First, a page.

Now, onto the Sisters Only Language Summit. It’s being organised by yourself (of course!), Shahidah of Black Girls Learn Languages, Tamara of Learn Spanish con Salsa, and LeDonna of Discovering Language. What originally brought you all together? How did you find each other?
Yes! I am really excited about the second event on July 25th. To be honest I don’t remember how we first connected – just destiny haha. I was part of Shahidah’s online community Black Girls Learn Languages, and then I connected with Tamara since we both teach through music. LeDonna I think met Tamara at LangFest in Montreal. And the rest is social media connecting/Zoom history! I can’t wait to meet them in real life!
Why did you all come together to organise the summit?
We’ve been speaking since late 2018, catching up once or twice a month on life and languages! From the beginning we talked about how great it would be to have an event for and by Black women, since we never felt really represented or heard at any of the international language events. Then since we were all in lockdown, we figured it might be the time to try an online event! Eventually though, our dream is to have an in-person event, of course!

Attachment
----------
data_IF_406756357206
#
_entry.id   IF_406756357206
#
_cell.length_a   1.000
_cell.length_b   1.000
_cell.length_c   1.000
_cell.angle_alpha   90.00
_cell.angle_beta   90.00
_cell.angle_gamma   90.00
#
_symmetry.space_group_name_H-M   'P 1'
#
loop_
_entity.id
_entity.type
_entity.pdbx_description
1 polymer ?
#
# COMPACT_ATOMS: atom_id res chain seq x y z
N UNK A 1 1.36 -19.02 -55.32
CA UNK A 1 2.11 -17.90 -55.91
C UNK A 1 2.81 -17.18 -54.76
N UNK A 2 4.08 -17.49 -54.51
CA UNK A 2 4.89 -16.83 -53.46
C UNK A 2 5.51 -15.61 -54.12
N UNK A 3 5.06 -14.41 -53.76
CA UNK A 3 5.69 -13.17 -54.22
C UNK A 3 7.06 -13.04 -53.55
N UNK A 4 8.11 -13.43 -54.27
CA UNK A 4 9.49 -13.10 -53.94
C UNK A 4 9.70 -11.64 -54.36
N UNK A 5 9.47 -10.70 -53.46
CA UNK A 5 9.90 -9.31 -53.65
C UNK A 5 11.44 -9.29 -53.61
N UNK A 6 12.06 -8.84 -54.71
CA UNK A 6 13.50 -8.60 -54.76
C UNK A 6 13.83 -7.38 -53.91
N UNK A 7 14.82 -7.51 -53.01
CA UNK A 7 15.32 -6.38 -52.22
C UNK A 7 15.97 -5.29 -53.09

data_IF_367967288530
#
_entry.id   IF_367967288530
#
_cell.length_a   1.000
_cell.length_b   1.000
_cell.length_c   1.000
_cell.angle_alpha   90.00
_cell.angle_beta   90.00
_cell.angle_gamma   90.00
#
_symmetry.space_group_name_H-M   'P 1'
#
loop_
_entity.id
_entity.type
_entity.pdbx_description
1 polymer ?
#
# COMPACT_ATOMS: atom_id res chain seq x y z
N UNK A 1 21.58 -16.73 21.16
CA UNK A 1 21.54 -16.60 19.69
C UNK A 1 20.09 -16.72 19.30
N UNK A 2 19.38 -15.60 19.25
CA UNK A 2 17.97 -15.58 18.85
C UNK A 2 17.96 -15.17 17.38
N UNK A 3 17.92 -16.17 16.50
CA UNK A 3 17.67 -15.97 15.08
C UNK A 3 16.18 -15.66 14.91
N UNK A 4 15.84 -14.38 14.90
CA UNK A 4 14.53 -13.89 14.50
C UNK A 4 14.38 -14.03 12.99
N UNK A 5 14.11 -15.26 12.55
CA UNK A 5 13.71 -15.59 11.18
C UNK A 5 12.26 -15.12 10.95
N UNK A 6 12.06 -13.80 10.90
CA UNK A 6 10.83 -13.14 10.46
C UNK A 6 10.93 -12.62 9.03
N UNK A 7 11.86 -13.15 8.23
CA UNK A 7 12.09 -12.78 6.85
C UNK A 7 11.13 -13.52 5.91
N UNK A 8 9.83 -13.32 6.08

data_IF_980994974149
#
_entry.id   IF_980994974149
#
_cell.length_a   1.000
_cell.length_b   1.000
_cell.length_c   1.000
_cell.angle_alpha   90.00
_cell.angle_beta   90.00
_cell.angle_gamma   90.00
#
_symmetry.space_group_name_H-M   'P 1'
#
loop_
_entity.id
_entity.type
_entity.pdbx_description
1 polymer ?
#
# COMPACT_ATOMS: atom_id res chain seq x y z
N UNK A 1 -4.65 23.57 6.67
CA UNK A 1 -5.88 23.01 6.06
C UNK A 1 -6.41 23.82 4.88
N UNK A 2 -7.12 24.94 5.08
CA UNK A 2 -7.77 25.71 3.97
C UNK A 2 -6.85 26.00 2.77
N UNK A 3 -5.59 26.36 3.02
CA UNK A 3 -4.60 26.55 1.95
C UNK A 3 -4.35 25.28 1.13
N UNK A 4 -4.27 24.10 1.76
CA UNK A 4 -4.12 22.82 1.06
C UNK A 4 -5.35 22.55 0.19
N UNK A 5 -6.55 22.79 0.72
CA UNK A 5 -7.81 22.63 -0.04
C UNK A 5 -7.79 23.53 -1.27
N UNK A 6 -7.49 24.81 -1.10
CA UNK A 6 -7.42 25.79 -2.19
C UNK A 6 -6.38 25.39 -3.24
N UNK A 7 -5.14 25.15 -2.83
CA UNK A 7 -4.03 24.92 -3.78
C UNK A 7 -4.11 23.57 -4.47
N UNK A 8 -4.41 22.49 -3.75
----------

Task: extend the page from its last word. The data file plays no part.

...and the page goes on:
How did the first one go?
The first event was awesome – emotional! We had four workshops, three amazing panelists for a talk, and breakout rooms for people to practice various languages. The chat and the playlist during each break were great, it felt like a party full of friends from Milwaukee to Tokyo!
What are you hoping will be the outcome of this summit and what are you all aiming for long-term?